David Adjaye. Photo: Chris Schwagga.

David Adjaye Awarded RIBA Gold Medal

Tanzanian-born British Ghanian architect David Adjaye has been awarded the Royal Institute of British Architects gold medal, becoming the first Black architect to receive the prize in its 173-year history. The honor, personally approved by the Queen of England, is considered to be one of architecture’s highest in the world.

Adjaye, who was knighted in 2017 for his contributions to architecture and earlier this year won the Isamu Noguchi Prize, formed Adjaye Associates in 2000, and quickly made a name for himself designing bar interiors and private homes for the rich and famous before going on to design larger projects including the Idea Store Libraries in the Tower Hamlets section of London; the Sugar Hill affordable-housing development in New York’s Harlem neighborhood; and the widely lauded Smithsonian National Museum of African American History and Culture in Washington, DC.

The Guardian suggests that his best work could yet be ahead of him: Among current projects Adjaye is involved with are the Studio Museum in Harlem, New York; the National Cathedral of Ghana, in Accra; the Thabo Mbeki Presidential Library in Johannesburg; and the UK Holocaust Memorial and Learning Center in London.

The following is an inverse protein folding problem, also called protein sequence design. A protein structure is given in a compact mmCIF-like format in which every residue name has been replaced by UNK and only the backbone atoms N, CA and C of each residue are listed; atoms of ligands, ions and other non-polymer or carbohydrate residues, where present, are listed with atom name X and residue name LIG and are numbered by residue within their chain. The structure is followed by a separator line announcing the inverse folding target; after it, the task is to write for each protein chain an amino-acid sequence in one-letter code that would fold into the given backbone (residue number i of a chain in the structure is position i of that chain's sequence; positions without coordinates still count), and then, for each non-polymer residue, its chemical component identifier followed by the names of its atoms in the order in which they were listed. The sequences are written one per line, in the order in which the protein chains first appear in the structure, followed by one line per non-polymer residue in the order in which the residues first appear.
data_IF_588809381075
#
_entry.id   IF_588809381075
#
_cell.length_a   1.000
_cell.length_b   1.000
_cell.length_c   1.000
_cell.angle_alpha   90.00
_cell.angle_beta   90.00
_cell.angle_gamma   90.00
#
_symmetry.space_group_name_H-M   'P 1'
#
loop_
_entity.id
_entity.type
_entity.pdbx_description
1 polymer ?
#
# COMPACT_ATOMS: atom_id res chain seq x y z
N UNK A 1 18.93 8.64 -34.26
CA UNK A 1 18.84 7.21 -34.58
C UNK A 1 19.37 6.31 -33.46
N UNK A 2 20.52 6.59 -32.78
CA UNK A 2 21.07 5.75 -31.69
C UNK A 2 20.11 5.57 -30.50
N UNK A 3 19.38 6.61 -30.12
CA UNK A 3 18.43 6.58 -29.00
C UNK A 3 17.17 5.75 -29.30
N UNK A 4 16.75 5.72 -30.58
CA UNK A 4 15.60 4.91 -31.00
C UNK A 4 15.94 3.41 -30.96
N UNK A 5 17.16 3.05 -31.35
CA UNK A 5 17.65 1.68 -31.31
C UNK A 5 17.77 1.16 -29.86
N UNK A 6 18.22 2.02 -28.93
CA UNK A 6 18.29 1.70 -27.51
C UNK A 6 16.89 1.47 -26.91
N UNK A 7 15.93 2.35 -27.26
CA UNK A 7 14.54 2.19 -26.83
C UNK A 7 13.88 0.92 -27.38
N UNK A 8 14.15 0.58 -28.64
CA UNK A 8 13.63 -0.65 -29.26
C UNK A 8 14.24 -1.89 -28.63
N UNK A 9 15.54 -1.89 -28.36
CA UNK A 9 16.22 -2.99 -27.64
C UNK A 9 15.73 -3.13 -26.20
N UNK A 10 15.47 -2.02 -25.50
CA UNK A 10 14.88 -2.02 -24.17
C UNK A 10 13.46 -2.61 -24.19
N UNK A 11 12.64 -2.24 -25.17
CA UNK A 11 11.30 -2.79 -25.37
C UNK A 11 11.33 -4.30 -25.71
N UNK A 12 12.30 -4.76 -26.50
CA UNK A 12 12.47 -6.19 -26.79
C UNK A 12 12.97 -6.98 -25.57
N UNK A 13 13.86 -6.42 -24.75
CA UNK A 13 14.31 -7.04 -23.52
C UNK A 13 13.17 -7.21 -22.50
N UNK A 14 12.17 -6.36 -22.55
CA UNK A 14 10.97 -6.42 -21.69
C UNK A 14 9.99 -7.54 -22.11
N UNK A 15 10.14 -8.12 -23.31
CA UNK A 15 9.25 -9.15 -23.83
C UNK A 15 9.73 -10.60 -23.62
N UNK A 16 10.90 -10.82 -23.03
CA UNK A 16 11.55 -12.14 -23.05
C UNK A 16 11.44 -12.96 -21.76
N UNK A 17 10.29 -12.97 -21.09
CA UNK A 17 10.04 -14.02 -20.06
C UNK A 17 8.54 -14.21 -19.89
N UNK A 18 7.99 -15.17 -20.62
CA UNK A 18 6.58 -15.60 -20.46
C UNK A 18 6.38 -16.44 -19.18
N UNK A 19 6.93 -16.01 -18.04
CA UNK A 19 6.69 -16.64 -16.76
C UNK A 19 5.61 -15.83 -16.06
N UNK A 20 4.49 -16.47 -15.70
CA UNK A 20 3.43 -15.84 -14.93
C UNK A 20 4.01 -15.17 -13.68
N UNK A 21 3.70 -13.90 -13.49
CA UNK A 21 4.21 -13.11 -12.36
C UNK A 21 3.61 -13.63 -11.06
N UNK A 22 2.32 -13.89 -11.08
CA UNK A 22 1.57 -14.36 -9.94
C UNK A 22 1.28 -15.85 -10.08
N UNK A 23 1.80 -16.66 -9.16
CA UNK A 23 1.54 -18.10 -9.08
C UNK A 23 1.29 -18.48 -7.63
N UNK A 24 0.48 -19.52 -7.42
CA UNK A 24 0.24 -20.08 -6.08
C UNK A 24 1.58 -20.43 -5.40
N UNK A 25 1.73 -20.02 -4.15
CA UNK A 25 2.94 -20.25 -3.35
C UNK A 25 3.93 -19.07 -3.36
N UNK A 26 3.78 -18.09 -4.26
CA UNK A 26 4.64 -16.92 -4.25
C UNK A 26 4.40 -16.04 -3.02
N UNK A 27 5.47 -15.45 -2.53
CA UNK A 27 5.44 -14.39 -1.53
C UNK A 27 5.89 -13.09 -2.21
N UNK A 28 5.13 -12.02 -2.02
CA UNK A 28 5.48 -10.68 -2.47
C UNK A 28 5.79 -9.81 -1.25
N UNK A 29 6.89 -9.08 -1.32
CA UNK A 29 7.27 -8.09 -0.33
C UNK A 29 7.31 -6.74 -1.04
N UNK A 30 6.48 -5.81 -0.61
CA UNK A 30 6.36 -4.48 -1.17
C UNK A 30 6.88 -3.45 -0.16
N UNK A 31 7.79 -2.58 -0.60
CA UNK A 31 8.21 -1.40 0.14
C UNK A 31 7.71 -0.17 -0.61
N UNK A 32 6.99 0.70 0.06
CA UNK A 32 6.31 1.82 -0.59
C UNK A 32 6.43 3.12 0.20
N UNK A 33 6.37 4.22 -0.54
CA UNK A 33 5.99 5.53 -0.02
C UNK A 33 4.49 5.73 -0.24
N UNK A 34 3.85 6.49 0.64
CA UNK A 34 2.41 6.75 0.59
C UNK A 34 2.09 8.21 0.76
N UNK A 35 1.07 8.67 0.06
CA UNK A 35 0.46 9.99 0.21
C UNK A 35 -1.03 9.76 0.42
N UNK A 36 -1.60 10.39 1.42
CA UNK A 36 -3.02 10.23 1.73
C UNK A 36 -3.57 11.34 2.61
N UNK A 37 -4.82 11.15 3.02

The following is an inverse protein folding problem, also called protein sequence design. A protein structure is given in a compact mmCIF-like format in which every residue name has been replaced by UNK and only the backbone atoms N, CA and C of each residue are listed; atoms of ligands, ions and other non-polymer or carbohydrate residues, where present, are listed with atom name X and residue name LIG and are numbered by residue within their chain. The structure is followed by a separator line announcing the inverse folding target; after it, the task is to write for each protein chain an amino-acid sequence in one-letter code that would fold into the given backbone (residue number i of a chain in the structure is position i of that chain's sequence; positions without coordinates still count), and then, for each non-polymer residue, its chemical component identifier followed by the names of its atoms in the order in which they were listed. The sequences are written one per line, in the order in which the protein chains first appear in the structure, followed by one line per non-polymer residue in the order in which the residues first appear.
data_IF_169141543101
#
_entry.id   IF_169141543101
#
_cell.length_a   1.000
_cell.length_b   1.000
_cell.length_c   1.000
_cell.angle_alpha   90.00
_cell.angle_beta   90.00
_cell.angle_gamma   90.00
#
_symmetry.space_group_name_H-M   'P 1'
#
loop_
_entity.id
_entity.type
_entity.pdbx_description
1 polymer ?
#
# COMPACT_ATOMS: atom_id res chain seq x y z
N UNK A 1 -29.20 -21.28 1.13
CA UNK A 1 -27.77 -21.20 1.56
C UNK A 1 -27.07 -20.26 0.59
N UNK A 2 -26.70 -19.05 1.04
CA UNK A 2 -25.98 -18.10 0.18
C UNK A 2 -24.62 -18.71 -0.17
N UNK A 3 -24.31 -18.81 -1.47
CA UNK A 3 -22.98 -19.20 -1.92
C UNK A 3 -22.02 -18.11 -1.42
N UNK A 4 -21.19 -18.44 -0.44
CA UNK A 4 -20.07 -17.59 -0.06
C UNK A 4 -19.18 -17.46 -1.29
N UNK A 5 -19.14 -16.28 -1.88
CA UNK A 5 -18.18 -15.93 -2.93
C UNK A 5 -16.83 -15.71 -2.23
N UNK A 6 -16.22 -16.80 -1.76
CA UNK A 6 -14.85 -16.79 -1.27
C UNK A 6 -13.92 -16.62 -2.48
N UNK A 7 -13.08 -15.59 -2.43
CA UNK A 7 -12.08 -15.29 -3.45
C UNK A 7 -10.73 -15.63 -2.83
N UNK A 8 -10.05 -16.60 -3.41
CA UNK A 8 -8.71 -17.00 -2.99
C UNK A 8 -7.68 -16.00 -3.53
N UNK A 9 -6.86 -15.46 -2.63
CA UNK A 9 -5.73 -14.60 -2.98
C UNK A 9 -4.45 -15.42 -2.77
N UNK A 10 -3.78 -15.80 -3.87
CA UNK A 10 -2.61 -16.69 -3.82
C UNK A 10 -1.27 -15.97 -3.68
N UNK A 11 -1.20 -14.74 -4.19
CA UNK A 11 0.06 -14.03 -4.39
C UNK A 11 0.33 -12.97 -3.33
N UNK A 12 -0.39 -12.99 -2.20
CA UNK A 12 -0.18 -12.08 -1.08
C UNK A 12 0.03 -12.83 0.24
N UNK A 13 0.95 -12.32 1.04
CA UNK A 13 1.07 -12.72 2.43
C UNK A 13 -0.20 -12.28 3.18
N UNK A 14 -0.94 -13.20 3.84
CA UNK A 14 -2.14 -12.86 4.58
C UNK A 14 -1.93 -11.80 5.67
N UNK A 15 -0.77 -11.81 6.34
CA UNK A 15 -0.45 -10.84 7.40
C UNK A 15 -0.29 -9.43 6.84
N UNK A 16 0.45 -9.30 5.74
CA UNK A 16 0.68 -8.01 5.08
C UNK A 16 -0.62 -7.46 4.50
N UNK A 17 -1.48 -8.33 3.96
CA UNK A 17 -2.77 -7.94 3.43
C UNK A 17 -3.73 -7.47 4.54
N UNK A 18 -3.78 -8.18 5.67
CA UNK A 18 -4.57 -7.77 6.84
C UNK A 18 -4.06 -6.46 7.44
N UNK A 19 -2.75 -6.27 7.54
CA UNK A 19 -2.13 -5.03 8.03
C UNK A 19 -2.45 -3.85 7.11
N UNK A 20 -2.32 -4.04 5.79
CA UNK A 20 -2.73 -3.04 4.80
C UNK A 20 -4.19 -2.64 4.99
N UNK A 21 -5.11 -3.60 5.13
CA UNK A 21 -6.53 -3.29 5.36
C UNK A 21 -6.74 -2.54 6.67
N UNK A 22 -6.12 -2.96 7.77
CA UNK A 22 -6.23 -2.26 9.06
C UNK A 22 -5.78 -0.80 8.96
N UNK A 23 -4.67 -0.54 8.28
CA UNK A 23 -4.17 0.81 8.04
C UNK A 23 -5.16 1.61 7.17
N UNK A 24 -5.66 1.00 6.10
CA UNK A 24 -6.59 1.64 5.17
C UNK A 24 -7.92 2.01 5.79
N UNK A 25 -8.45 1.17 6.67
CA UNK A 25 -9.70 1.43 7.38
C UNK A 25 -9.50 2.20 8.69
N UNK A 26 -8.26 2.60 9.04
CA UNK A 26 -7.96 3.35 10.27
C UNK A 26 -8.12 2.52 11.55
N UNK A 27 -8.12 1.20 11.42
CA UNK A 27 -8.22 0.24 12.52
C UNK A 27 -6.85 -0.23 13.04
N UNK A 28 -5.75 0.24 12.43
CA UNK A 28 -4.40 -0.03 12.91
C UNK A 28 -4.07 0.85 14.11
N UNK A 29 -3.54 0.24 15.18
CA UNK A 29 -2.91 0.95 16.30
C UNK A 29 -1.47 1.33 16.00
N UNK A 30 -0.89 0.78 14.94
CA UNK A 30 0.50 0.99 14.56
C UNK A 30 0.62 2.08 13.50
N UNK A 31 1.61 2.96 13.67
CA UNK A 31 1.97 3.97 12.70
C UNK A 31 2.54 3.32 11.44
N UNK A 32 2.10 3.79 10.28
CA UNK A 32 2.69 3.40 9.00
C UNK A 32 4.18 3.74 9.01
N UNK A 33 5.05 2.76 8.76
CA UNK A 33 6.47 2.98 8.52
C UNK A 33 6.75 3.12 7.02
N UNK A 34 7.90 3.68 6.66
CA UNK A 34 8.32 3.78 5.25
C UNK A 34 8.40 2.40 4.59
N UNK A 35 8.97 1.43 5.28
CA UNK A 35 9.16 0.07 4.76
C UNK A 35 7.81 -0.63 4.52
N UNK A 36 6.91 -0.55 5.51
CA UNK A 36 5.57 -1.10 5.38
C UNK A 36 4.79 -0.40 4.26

A vocal proponent of the power of architecture to act against false narratives surrounding white supremacy and climate change, Adajaye, who has frequently chafed at being defined as a “Black architect,” has long served as a role model in an aggressively white industry: Just 1 percent of registered architects in his the UK, where Adjaye lives, are Black.

“It’s incredibly humbling and a great honor to have my peers recognize the work I have developed with my team and its contribution to the field over the past 25 years,” said Adjaye in a statement. “Architecture, for me, has always been about the creation of beauty to edify all peoples around the world equally and to contribute to the evolution of the craft. The social impact of this discipline has been and will continue to be the guiding force in the experimentation that informs my practice.”